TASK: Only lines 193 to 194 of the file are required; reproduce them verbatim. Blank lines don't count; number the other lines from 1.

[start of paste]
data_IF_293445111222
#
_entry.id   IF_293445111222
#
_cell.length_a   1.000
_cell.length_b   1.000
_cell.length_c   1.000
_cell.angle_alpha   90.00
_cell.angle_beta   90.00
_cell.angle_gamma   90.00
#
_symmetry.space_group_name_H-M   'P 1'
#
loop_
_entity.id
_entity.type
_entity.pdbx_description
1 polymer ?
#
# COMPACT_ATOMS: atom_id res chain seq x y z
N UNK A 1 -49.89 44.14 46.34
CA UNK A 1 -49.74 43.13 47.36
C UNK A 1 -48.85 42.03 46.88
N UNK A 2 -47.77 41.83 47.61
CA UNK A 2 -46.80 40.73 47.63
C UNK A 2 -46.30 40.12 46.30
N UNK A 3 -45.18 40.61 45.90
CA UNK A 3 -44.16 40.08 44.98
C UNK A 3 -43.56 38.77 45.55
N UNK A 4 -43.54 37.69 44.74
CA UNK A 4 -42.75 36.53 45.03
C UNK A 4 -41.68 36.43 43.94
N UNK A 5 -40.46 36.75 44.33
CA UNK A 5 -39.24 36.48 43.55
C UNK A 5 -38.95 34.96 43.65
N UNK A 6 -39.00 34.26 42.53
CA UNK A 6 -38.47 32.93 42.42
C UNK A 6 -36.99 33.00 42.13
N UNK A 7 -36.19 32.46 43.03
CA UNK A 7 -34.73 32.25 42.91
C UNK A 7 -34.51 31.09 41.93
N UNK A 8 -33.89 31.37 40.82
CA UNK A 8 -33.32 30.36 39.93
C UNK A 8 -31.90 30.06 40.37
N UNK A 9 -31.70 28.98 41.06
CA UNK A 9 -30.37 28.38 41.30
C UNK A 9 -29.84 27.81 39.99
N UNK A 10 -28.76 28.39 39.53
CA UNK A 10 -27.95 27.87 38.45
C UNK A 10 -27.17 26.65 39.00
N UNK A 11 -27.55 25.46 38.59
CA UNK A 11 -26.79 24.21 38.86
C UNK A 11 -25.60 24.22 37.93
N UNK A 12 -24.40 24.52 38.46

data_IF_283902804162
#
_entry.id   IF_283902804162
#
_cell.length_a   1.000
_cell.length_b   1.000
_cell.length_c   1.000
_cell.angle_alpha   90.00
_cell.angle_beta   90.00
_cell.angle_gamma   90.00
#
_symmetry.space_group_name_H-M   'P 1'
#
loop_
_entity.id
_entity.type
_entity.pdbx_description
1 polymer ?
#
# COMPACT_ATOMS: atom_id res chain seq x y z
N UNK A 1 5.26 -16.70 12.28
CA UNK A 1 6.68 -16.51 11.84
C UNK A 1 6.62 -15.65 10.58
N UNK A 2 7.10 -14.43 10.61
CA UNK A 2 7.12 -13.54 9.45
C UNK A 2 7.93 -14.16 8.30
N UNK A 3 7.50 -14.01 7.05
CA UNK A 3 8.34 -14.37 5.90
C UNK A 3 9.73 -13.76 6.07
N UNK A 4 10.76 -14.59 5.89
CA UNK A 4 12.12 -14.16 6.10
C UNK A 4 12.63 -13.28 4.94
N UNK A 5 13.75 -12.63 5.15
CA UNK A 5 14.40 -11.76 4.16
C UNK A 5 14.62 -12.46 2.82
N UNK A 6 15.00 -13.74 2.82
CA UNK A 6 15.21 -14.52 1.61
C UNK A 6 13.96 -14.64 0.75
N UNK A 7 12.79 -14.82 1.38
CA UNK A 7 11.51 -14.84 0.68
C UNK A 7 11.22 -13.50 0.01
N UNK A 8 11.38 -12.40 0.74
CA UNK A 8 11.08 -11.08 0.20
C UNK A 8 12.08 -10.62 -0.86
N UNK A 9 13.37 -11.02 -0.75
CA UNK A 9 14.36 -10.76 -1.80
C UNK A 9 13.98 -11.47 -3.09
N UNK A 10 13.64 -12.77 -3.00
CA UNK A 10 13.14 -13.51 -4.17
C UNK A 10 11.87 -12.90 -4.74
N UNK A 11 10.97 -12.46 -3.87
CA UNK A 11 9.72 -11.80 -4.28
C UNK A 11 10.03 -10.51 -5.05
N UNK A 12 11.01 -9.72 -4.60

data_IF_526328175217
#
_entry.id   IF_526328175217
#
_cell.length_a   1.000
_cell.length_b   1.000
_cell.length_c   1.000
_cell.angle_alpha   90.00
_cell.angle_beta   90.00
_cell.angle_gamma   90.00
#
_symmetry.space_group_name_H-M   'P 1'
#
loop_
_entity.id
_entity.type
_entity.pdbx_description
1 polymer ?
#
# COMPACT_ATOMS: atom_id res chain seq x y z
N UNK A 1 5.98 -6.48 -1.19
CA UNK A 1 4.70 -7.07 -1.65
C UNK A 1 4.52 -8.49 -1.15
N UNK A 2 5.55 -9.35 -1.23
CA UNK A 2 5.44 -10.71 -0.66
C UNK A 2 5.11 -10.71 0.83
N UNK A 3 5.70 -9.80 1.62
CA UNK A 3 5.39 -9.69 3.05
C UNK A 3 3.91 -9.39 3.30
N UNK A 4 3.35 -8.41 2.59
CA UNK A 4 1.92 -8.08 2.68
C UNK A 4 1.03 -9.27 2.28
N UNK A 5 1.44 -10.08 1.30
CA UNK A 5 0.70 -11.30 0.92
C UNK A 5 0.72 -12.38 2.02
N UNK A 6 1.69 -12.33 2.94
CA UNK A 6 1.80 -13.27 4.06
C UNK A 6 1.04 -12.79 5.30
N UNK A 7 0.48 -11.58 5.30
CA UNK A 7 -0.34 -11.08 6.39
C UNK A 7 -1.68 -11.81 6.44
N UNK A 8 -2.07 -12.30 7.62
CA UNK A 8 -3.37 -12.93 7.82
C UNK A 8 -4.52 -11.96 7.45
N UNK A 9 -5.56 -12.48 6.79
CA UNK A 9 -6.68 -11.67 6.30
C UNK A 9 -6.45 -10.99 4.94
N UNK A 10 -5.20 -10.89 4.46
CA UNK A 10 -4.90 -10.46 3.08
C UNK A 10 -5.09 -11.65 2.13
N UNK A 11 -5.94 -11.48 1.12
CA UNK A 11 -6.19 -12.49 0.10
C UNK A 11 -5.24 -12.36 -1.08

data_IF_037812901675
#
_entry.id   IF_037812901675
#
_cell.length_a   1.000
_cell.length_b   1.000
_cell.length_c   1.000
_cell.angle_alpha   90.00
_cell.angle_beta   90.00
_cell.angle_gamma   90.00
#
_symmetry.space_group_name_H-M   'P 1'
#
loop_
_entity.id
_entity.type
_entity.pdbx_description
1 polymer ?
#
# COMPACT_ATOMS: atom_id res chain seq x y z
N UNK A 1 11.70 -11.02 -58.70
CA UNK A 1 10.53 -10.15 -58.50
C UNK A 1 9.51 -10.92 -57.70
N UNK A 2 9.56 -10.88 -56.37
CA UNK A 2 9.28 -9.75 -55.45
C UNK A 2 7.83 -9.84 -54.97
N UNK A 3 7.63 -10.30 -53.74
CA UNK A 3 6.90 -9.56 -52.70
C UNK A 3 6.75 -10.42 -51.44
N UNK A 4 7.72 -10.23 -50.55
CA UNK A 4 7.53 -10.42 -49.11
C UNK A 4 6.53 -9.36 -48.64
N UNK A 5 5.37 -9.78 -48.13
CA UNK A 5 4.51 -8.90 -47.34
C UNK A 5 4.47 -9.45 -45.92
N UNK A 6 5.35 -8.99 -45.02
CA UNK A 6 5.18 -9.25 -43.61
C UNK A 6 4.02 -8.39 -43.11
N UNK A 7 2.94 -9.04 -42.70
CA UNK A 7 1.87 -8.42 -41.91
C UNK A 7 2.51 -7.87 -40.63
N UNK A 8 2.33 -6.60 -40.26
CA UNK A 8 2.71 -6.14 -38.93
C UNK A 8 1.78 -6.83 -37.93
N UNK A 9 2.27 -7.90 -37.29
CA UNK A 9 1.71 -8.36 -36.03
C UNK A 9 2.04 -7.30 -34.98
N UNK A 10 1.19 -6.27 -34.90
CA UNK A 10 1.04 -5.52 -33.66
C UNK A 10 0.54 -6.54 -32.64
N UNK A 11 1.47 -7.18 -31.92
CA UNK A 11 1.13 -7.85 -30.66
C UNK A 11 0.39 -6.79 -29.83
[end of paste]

C UNK A 4 6.53 -9.36 -48.64
N UNK A 5 5.37 -9.78 -48.13